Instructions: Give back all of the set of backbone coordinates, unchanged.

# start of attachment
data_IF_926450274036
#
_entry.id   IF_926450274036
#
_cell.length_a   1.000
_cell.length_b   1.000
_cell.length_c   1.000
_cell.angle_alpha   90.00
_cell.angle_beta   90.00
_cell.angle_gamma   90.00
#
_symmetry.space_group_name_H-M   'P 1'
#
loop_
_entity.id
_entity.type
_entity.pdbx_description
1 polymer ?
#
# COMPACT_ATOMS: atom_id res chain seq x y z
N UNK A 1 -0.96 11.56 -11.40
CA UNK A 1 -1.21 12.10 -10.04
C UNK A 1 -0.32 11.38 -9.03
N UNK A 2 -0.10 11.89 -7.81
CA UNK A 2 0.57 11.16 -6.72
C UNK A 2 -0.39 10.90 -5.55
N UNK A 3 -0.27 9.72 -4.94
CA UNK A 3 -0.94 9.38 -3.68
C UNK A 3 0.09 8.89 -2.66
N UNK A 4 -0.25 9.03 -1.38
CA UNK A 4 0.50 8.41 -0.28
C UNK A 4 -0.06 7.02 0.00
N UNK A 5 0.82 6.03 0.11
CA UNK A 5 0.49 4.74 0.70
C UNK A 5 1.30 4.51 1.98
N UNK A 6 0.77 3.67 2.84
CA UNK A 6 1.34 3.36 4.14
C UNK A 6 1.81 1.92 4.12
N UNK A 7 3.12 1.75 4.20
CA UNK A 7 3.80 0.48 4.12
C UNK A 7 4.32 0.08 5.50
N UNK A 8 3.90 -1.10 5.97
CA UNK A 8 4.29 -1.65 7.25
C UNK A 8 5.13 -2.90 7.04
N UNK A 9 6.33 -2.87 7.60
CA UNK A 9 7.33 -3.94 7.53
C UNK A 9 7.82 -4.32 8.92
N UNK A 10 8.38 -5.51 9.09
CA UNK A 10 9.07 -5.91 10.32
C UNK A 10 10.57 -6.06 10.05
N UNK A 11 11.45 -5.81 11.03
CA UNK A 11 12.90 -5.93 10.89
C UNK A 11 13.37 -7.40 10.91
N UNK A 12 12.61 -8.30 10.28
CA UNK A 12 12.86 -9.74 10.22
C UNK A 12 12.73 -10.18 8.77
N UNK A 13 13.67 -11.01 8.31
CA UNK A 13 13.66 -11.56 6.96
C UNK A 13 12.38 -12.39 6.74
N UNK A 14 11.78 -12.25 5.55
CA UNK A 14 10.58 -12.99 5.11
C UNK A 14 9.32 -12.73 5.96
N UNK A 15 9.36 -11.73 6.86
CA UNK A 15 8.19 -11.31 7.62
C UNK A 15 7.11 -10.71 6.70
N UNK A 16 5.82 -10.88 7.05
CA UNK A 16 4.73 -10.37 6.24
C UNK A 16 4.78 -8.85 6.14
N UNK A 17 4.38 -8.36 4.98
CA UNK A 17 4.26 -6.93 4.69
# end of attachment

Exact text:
data_IF_926450274036
#
_entry.id   IF_926450274036
#
_cell.length_a   1.000
_cell.length_b   1.000
_cell.length_c   1.000
_cell.angle_alpha   90.00
_cell.angle_beta   90.00
_cell.angle_gamma   90.00
#
_symmetry.space_group_name_H-M   'P 1'
#
loop_
_entity.id
_entity.type
_entity.pdbx_description
1 polymer ?
#
# COMPACT_ATOMS: atom_id res chain seq x y z
N UNK A 1 -0.96 11.56 -11.40
CA UNK A 1 -1.21 12.10 -10.04
C UNK A 1 -0.32 11.38 -9.03
N UNK A 2 -0.10 11.89 -7.81
CA UNK A 2 0.57 11.16 -6.72
C UNK A 2 -0.39 10.90 -5.55
N UNK A 3 -0.27 9.72 -4.94
CA UNK A 3 -0.94 9.38 -3.68
C UNK A 3 0.09 8.89 -2.66
N UNK A 4 -0.25 9.03 -1.38
CA UNK A 4 0.50 8.41 -0.28
C UNK A 4 -0.06 7.02 0.00
N UNK A 5 0.82 6.03 0.11
CA UNK A 5 0.49 4.74 0.70
C UNK A 5 1.30 4.51 1.98
N UNK A 6 0.77 3.67 2.84
CA UNK A 6 1.34 3.36 4.14
C UNK A 6 1.81 1.92 4.12
N UNK A 7 3.12 1.75 4.20
CA UNK A 7 3.80 0.48 4.12
C UNK A 7 4.32 0.08 5.50
N UNK A 8 3.90 -1.10 5.97
CA UNK A 8 4.29 -1.65 7.25
C UNK A 8 5.13 -2.90 7.04
N UNK A 9 6.33 -2.87 7.60
CA UNK A 9 7.33 -3.94 7.53
C UNK A 9 7.82 -4.32 8.92
N UNK A 10 8.38 -5.51 9.09
CA UNK A 10 9.07 -5.91 10.32
C UNK A 10 10.57 -6.06 10.05
N UNK A 11 11.45 -5.81 11.03
CA UNK A 11 12.90 -5.93 10.89
C UNK A 11 13.37 -7.40 10.91
N UNK A 12 12.61 -8.30 10.28
CA UNK A 12 12.86 -9.74 10.22
C UNK A 12 12.73 -10.18 8.77
N UNK A 13 13.67 -11.01 8.31
CA UNK A 13 13.66 -11.56 6.96
C UNK A 13 12.38 -12.39 6.74
N UNK A 14 11.78 -12.25 5.55
CA UNK A 14 10.58 -12.99 5.11
C UNK A 14 9.32 -12.73 5.96
N UNK A 15 9.36 -11.73 6.86
CA UNK A 15 8.19 -11.31 7.62
C UNK A 15 7.11 -10.71 6.70
N UNK A 16 5.82 -10.88 7.05
CA UNK A 16 4.73 -10.37 6.24
C UNK A 16 4.78 -8.85 6.14
N UNK A 17 4.38 -8.36 4.98
CA UNK A 17 4.26 -6.93 4.69